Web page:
Happy New Year, friends!
I’ve just returned from a three-week trip on the other side of the world, after spending Christmas with family in Australia and New Zealand.
As we lugged our suitcases from London to San Francisco to Sydney to Wellington (and then back again), my thoughts turned to luggage – and how much it’s changed since I was a kid.
I can remember packing my parents’ brown Samsonite hard cases when we went to visit my grandparents.
The suitcases were only carried between houses and cars, so their lack of wheels wasn’t really an issue.
But when I graduated from high school, my grandparents gave me a grown-up set of luggage, including two suitcases with wheels.
I used those wheeled suitcases to pack up my belongings when I went to college, and later when I spent a semester abroad in Los Angeles, and another in London.
It’s hard to imagine a time when suitcases didn’t have wheels.
But men were going to the moon before people were carrying suitcases with wheels…why?
I was curious…
Most stories about the history of wheeled suitcases begin in the 1970s, with a man named Bernard Sadow.
But he was not the first one to dream up the idea…
It turns out, several people were thinking about adding wheels to suitcases long before Sadow.
In 1921, New York resident Theophilus Hokkanen filed a patent for a “new and improved valise” that included a wheel on the side.
Four years later, another New York resident, Saviour Mastrontonio, filed a patent for a “Luggage Carrier” — as seen below.
More patent applications for “wheeled luggage” were filed by various inventors over the following decades, including this one by Grace and Malcolm McIntyre of Connecticut in 1949:
Though several people were dreaming up ideas and filing patent applications, the idea for wheels on suitcases didn’t take off. (Hee hee)
And not everyone who had the idea for wheels on luggage sought a patent for their idea.
A photo from 1954 shows Polish-born artist Alfred Krupa pulling a suitcase with two wheels, but little is known about how or when he created it.
A more commercial approach was taken in 1958, by American inventor David Dudley Bloom.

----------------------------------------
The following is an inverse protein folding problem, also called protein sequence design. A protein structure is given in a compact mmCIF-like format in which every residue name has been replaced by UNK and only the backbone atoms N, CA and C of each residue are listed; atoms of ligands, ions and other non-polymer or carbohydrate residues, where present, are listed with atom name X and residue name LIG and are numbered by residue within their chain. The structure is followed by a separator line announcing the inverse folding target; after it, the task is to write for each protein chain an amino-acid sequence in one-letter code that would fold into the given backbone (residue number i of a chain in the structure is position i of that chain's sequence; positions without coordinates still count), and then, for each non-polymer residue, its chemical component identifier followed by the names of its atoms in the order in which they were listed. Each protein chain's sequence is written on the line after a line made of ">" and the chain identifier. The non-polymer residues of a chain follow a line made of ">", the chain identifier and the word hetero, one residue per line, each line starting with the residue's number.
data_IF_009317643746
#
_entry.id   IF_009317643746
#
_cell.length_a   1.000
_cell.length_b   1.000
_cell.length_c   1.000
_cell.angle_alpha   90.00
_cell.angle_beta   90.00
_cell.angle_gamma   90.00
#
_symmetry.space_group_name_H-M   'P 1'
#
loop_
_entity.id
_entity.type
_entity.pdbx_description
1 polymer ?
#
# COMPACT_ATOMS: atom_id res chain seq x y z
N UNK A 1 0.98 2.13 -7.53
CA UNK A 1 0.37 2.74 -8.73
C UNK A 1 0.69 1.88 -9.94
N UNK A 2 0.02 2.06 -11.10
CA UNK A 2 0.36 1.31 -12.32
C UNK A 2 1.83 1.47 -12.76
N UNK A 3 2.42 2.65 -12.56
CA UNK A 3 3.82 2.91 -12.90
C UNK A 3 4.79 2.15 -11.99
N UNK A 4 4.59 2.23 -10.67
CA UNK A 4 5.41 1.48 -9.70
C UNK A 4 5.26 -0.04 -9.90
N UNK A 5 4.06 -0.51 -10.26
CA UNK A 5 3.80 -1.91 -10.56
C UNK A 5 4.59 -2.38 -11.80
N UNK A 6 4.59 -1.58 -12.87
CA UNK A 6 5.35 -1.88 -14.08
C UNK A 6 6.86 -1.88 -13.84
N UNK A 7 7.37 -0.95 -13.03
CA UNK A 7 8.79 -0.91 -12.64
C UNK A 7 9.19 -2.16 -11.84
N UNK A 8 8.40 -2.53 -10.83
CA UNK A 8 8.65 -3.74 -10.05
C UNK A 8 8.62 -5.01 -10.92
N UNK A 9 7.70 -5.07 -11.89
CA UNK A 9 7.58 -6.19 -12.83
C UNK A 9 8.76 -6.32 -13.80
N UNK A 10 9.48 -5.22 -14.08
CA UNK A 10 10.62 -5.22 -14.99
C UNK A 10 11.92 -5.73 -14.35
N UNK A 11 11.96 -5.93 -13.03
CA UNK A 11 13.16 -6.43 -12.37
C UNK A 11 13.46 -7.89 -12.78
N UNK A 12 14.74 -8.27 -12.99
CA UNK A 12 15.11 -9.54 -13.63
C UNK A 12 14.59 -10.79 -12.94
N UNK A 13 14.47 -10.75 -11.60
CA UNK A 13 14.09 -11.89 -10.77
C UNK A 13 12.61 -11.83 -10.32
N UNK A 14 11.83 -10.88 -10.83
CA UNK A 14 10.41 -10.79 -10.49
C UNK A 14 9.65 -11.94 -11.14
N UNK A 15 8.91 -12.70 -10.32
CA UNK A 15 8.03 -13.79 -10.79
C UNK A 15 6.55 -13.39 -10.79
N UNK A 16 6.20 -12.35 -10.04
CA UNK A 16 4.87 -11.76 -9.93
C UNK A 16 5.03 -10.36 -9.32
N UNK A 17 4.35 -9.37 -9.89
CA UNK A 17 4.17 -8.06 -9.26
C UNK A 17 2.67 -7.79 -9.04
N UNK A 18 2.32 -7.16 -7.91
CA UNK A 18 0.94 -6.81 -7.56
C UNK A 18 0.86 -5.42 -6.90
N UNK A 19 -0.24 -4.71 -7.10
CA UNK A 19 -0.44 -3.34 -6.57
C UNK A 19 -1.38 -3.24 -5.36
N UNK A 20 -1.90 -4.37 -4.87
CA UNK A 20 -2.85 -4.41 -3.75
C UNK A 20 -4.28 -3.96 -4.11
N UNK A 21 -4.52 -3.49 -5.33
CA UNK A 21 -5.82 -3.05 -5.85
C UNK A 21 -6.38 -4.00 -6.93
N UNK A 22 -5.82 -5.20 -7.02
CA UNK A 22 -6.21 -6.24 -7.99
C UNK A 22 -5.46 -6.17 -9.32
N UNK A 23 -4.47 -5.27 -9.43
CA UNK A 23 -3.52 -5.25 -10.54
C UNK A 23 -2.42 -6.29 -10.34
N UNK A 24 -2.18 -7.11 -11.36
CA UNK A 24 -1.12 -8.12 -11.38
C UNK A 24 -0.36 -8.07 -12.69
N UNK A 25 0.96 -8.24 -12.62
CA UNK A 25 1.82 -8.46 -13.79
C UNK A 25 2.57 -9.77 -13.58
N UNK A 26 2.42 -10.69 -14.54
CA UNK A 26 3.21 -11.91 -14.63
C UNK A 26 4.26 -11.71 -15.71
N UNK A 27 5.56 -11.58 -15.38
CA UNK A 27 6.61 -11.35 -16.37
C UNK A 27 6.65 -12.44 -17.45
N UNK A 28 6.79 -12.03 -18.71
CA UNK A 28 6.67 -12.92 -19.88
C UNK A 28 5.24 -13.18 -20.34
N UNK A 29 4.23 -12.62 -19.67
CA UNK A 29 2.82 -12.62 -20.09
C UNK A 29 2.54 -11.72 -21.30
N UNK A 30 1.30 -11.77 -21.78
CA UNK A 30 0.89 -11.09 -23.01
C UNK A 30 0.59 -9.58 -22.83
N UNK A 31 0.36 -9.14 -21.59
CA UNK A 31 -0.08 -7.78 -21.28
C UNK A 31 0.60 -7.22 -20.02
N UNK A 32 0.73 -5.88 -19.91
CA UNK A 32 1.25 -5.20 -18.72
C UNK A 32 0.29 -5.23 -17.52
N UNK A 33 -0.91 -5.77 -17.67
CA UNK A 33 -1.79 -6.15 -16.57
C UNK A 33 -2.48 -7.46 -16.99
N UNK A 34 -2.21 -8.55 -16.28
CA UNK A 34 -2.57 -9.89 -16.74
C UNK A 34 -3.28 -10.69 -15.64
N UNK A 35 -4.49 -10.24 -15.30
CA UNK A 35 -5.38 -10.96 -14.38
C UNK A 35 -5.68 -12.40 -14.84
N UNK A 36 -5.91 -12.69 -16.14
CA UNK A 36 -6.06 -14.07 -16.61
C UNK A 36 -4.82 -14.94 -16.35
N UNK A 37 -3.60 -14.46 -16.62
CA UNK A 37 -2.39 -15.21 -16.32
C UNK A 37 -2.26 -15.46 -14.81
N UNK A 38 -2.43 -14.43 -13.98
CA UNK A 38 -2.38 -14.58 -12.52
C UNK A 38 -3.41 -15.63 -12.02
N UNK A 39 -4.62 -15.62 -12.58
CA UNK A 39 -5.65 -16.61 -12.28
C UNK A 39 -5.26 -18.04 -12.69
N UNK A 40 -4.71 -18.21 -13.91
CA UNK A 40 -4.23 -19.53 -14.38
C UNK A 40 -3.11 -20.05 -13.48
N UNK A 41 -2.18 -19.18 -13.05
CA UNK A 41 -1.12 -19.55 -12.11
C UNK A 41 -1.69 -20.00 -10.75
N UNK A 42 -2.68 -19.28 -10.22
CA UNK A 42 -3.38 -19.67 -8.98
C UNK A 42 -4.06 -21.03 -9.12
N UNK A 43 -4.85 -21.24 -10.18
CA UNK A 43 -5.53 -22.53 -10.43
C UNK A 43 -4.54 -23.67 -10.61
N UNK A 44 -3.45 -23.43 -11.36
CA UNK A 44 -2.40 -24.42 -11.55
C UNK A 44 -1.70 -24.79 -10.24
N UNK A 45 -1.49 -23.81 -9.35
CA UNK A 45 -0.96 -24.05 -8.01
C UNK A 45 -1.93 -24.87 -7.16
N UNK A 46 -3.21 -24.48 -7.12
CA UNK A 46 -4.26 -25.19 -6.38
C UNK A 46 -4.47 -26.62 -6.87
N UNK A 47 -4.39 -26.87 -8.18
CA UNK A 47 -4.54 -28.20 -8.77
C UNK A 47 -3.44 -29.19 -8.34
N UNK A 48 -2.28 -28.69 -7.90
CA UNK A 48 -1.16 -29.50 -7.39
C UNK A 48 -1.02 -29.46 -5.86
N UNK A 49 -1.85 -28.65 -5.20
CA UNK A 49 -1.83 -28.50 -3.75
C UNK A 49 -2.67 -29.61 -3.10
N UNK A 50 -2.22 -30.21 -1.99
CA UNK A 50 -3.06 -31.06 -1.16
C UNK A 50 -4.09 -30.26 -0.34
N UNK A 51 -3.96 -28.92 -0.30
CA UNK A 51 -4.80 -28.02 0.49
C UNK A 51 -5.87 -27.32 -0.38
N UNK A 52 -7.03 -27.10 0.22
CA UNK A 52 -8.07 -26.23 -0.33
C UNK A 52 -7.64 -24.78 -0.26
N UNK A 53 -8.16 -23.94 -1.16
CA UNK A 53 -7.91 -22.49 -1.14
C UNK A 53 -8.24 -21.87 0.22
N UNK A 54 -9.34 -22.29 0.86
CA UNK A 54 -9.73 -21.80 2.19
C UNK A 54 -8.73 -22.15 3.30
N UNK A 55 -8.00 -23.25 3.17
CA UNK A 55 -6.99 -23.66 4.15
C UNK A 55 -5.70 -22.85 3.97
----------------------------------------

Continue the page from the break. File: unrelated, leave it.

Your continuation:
Bloom suffered from back pain and took a prototype of his idea – a suitcase attached to a platform with castors and a handle – to the Chairman of the Atlantic Luggage Company.
Bloom was working for the Atlantic Luggage Company at the time, and was optimistic about his creation.
His product would be cheap to make, and would tie in with the company’s existing designs and distribution channels.
But the Chairman described it as “unwieldy” and “impractical” and scoffed,
“Who’d want to buy luggage on wheels?”
Bloom didn’t pursue – or patent – his idea.
That takes us to 1970, when Bernard Sadow was going through customs at an airport in Puerto Rico, on the way back from Aruba with his wife and kids.
He was wrestling with two large, tightly packed 27-inch suitcases, without a porter in sight, when he spotted a man moving a piece of machinery on a wheeled platform.
Sadow turned to his wife and said:
“That's what we need! We need wheels on luggage.”
Sadow was in the luggage business, and made his prototype by attaching four castors to the bottom of a suitcase and adding a flexible strap.
Sadow was optimistic about his invention, but – just like Bloom – he was rejected.
“People do not accept change well,” Sadow said.
“I showed it to every department store in New York City and a lot of buying offices, and everybody said I was crazy.
“At this time, there was this macho feeling. Men used to carry luggage for their wives. ‘Nobody’s going to pull a piece of luggage with wheels on it.’
“People just didn't think in those terms.”
After weeks of rejection from department stores (including Macy’s), Sadow had a meeting with Jerry Levy, vice president at Macy’s.
Levy was impressed with the idea – and called the buyer who had recently rejected Sadow’s idea… and gave him the order to buy it.